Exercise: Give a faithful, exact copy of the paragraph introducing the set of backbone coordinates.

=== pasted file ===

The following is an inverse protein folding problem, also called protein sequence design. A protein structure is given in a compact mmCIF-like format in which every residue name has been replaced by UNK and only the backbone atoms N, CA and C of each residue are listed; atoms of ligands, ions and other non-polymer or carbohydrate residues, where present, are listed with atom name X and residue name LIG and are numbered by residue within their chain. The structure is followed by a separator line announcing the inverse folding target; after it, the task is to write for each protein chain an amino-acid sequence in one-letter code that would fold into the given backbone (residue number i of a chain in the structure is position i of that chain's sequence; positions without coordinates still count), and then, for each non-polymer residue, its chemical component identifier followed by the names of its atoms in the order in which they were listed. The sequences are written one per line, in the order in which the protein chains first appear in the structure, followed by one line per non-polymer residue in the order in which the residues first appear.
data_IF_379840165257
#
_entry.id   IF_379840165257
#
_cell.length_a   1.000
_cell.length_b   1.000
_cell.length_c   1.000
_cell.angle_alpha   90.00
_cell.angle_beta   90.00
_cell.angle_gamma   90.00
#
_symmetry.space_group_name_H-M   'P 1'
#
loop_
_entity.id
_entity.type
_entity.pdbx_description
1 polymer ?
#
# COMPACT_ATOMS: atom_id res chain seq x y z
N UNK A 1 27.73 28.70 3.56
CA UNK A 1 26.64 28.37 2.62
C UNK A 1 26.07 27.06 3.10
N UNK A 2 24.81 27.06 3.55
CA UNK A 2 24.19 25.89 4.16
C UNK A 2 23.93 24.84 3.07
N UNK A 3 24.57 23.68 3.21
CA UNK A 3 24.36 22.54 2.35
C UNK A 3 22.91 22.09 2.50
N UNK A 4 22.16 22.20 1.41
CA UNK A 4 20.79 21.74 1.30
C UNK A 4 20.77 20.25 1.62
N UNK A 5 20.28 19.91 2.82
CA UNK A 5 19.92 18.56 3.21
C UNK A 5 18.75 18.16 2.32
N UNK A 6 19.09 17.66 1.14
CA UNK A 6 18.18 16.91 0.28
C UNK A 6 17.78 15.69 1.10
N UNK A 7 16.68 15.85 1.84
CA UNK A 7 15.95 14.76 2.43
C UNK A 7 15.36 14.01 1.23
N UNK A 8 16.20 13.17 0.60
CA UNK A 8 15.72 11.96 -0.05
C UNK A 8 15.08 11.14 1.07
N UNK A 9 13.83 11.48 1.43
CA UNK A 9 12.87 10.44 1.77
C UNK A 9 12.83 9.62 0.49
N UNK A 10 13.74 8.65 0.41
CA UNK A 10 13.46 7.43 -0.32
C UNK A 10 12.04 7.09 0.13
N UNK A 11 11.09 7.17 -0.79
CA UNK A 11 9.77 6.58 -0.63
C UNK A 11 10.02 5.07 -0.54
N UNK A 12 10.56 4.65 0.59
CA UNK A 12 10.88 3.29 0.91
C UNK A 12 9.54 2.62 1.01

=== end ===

The following is an inverse protein folding problem, also called protein sequence design. A protein structure is given in a compact mmCIF-like format in which every residue name has been replaced by UNK and only the backbone atoms N, CA and C of each residue are listed; atoms of ligands, ions and other non-polymer or carbohydrate residues, where present, are listed with atom name X and residue name LIG and are numbered by residue within their chain. The structure is followed by a separator line announcing the inverse folding target; after it, the task is to write for each protein chain an amino-acid sequence in one-letter code that would fold into the given backbone (residue number i of a chain in the structure is position i of that chain's sequence; positions without coordinates still count), and then, for each non-polymer residue, its chemical component identifier followed by the names of its atoms in the order in which they were listed. The sequences are written one per line, in the order in which the protein chains first appear in the structure, followed by one line per non-polymer residue in the order in which the residues first appear.